During his second term in office, as President George W. Bush struggled to maintain a grip on two runaway wars and a devastated New Orleans, the country’s most powerful person was preoccupied with a pressing question: Is 24 character Tony Almeida really going to come out of his coma?
Bush is evidently a big fan of the hit Fox network show that follows counter-terrorism agents in “real time” — so big, in fact, that when ran into 24 co-star Carlos Bernard, he immediately wanted to know if Bernard’s character really was going to be resurrected from the dead, as a recent season finale had indicated.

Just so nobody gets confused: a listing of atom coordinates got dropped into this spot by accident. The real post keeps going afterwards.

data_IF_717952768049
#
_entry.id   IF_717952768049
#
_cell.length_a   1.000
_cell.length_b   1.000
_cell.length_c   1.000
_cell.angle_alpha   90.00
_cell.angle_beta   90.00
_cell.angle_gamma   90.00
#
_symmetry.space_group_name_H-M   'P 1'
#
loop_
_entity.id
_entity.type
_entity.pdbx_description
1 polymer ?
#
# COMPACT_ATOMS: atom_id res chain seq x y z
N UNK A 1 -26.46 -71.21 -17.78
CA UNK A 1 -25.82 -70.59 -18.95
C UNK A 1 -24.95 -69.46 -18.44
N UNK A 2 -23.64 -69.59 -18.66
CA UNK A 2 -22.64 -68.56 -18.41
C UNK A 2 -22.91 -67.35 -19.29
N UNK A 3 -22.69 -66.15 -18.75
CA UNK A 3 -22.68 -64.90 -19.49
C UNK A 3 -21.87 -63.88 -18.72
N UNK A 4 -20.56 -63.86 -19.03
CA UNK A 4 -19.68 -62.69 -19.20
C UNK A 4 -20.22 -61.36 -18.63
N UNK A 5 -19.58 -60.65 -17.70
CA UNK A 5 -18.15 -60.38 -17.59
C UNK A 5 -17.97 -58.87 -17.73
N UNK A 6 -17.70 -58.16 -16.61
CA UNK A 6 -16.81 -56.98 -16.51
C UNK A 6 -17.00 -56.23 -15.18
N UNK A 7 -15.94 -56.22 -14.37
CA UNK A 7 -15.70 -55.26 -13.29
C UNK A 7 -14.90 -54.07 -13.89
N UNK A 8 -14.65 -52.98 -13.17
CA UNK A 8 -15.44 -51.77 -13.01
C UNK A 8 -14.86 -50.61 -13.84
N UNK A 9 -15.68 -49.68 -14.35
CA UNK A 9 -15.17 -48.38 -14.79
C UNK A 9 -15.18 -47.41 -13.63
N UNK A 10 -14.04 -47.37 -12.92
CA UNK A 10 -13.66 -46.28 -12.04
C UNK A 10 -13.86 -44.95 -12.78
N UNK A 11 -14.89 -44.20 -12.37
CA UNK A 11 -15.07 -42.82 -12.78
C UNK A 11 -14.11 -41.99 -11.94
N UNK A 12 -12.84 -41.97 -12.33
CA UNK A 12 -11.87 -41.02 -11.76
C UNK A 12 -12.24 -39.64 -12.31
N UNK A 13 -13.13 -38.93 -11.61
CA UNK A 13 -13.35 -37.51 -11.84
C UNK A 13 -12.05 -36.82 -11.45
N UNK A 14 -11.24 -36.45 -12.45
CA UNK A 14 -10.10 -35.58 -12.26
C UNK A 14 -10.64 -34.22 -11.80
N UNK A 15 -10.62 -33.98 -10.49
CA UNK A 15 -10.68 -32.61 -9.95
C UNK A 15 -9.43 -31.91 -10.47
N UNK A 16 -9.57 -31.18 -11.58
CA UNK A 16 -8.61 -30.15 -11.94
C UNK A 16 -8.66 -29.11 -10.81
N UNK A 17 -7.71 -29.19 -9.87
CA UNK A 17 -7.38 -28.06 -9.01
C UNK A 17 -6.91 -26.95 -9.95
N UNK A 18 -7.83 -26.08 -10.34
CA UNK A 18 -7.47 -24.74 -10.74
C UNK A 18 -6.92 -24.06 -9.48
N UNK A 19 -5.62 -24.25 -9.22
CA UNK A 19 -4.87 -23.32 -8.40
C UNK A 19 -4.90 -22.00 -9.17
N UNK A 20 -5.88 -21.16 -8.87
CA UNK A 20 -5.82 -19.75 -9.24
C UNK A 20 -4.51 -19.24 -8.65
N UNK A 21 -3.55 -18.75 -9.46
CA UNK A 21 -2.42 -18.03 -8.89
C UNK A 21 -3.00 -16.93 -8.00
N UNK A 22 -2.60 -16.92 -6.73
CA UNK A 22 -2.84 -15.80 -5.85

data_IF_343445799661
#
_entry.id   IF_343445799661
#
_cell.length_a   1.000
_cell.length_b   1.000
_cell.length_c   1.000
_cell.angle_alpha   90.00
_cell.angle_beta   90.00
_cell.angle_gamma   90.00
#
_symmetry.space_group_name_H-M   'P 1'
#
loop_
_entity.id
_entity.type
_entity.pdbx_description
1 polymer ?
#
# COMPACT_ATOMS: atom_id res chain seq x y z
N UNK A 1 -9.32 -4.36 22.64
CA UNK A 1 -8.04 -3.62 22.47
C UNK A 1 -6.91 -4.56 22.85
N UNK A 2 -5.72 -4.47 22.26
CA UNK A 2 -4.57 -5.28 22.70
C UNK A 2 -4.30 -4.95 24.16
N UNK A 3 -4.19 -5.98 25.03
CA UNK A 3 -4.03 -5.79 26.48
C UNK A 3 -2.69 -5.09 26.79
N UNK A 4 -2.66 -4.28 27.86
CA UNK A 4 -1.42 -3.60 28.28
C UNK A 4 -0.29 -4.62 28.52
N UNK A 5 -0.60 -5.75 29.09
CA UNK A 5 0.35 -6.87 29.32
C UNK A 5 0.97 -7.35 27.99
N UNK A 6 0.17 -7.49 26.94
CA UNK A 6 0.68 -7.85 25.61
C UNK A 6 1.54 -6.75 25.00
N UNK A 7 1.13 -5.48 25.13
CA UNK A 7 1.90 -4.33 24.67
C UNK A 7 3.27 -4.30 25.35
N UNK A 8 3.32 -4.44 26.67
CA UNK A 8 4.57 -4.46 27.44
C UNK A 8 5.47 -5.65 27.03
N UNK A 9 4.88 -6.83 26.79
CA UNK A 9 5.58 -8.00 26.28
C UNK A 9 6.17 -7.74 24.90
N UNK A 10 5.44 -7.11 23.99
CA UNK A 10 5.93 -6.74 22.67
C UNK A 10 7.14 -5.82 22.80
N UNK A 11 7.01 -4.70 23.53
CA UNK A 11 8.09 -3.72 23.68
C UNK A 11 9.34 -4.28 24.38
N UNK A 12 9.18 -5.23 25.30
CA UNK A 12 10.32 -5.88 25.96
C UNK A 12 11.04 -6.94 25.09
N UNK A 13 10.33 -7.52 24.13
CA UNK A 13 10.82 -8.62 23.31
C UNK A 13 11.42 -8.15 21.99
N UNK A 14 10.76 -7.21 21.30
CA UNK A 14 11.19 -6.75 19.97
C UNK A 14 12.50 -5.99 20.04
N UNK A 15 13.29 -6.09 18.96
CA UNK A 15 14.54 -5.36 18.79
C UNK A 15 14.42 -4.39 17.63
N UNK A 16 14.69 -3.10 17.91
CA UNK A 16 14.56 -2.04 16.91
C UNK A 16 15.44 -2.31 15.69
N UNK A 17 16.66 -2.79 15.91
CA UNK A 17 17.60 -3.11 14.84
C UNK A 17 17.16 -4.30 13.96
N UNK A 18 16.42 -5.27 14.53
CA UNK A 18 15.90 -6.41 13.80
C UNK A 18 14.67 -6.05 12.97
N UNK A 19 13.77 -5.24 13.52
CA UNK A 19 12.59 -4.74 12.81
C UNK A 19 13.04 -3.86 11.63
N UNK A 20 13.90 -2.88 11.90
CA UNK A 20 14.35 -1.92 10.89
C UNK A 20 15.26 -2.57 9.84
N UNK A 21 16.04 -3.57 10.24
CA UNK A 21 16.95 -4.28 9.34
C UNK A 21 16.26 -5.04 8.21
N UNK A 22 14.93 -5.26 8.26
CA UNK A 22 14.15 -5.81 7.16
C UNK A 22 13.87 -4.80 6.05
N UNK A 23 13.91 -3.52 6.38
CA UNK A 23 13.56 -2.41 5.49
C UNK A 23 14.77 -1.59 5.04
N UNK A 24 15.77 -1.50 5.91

According to the UK’s Daily Express:
The actor [said], “He grabbed me at a baseball game in the US. A big guy came up to me and said, ‘Excuse me, the President would like to speak with you.’ I went over, and it was George W. Bush, and he said ‘Hey Carlos, when are you coming out of that coma? All I can do is watch that show of yours. Are you coming back?’ I was like, ‘You don’t have anything better to do?”
Fox’s 24 has taken some hits from observers who say the show has promoted torture. The Parents’ Television Council counted no less than 67 torture scenes in the show’s first five seasons.
But other observers have pointed out the show takes a balanced view towards the controversial practice. Kevin Drum at Washington Monthly argued that, while the show’s premise may be conservative, its politics are liberal.